Energy-efficiency standards for buildings and appliances and vehicles appear to be a central component of climate policy in the US.
California energy efficiency: Lessons for the rest of the world, or not?
Arik Levinson , 9 August 2013
Facing up to uncertainty in climate-change economics
Geoffrey Heal, Antony Millner, 13 June 2013
Uncertainty is intrinsic in climate change economics. We know that increases in greenhouse gas concentrations are causing shifts in the climate, but not precisely how large these shifts will be, nor when and where they will occur. Neither do we understand fully the social and economic consequences of these changes, or the options that will be available for coping with them in the future.
Four changes to trade rules to facilitate climate change action
Aaditya Mattoo, Arvind Subramanian, 4 May 2013
The research on the links between trade rules and climate-change action has mostly been concerned with how far climate-change action is constrained by current trade rules pertaining, for example, to border-tax adjustments (Horn and Mavroidis 2011), subsidies (Green 2006) and exports of natural gas (Levi 2012 and Hufbauer et al. 2013).
Geoengineering and abatement: A ‘flat’ relationship under uncertainty
Johannes Emmerling, Massimo Tavoni, 17 April 2013
The slow progress in climate-change mitigation policies aimed at reducing greenhouse-gas emissions has fuelled the discussion about alternative policy options in order to cope with the impacts from climate change. The better known one is adaptation, but most recently ‘climate geoengineering’ has begun to attract increasing attention.
The sordid history of Congressional acceptance and rejection of cap-and-trade: Implications for climate policy
Richard Schmalensee, Robert N. Stavins, 7 March 2013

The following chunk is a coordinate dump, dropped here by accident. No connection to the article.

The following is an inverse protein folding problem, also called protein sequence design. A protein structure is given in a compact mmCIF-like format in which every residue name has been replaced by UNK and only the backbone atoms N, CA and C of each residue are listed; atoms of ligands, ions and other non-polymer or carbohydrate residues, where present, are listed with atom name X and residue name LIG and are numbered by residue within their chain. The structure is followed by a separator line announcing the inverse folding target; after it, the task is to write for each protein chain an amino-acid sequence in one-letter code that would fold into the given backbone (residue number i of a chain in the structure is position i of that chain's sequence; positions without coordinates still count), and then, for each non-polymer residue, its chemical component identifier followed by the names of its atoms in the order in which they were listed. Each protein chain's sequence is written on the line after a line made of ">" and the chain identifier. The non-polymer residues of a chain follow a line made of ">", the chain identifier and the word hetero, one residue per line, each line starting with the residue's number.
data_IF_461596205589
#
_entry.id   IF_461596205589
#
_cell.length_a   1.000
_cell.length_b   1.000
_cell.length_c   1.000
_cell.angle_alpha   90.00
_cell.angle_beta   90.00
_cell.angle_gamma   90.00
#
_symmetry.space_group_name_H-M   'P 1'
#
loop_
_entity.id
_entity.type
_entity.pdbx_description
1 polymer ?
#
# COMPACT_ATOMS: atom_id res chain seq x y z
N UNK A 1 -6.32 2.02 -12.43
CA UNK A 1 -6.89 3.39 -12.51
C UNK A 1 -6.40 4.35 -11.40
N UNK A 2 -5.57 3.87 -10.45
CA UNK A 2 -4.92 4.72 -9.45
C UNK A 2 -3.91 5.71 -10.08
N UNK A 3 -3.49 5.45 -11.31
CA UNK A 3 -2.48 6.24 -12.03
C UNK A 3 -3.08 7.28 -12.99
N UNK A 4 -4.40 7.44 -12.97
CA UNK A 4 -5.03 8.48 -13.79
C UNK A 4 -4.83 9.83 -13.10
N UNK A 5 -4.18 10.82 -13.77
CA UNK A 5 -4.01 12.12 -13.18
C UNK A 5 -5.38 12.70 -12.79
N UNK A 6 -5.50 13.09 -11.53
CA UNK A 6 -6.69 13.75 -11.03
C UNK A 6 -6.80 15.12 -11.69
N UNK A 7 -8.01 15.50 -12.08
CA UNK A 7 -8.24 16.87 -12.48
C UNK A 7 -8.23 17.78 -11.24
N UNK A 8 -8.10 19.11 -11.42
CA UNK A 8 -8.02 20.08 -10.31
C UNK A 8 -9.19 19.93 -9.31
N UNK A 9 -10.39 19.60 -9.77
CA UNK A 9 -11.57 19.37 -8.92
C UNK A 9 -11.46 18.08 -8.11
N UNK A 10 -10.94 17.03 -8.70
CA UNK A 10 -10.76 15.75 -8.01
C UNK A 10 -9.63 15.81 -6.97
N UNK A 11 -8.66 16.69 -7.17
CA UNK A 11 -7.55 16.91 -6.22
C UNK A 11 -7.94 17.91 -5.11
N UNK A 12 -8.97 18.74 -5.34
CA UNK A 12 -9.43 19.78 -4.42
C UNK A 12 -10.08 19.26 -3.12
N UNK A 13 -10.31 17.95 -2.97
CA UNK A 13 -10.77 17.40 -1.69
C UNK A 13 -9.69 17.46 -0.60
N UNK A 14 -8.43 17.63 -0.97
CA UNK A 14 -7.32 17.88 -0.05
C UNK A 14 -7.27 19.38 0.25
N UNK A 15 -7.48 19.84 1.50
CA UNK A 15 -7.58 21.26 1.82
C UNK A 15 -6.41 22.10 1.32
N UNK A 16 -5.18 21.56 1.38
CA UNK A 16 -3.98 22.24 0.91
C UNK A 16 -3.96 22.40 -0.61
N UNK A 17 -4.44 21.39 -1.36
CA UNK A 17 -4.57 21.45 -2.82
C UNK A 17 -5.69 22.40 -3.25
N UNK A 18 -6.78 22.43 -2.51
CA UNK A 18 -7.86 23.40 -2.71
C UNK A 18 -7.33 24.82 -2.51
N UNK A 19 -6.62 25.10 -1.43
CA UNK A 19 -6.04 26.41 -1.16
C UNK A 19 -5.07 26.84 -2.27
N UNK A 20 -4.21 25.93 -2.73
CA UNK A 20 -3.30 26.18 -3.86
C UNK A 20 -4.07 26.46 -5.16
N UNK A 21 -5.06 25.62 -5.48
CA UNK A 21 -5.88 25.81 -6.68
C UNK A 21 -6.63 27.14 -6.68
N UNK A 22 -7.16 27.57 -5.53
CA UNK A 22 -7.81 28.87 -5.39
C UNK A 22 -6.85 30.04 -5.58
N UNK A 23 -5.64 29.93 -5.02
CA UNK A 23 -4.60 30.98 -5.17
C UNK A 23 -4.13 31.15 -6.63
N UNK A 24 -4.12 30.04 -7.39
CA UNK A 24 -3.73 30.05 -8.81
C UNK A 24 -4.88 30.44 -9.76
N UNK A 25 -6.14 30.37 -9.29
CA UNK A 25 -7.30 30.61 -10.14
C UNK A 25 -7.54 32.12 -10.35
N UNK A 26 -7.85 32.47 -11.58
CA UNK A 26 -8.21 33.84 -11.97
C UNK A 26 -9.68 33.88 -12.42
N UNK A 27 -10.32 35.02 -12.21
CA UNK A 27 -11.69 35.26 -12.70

In both his second inaugural and his fifth state of the union addresses this year, President Obama renewed his commitment to address the risk of global climate change, due to increased concentrations of greenhouse gases in the atmosphere, largely (but not exclusively) a consequence of carbon dioxide (CO2) emissions linked with burning fossil fuels to generate energy.
Moving to Greenland in the face of global warming
Klaus Desmet, Esteban Rossi-Hansberg , 16 January 2013
If populations don’t move, global warming is likely to have disastrous consequences.
Imperfect climate policy unlikely to increase domestic emissions
Corrado Di Maria, Ian Lange, Edwin van der Werf, 6 January 2013
Current implemented policies aimed at reducing greenhouse gas (GHG) emissions are far from perfect and leave owners of stocks of fossil fuels ample scope to increase current (as opposed to future) extraction. Some economists and policymakers fear that emission reduction policies may thereby induce an increase rather than a decrease in CO2 emissions.
Why do we see unilateral action on climate change?
Simon Dietz, Carmen Marchiori, Alessandro Tavoni, 5 December 2012
Countries have been negotiating on climate change for about 23 years, and talking about it for even longer. In that time, steps have certainly been taken: a range of institutions have been created, from a UN convention to elements of a global market for CO2 emissions reductions.
Global climate talks: If at the 17th you don’t succeed
Richard S J Tol, 27 November 2012
Game theory suggests that attempts to negotiate an international environmental agreement, aiming to provide a global public good such as greenhouse gas emission reduction, are bound to fail (Barrett 1991, Carraro and Siniscalco 1992, Carraro and Siniscalco 1993).
What does trade have to do with climate change?
Harun Onder, 12 September 2012
The last few decades have witnessed a rapid expansion of international trade and global output (Figure 1). This growth was partially enabled by a gradual reduction in trade barriers in the major export destinations.
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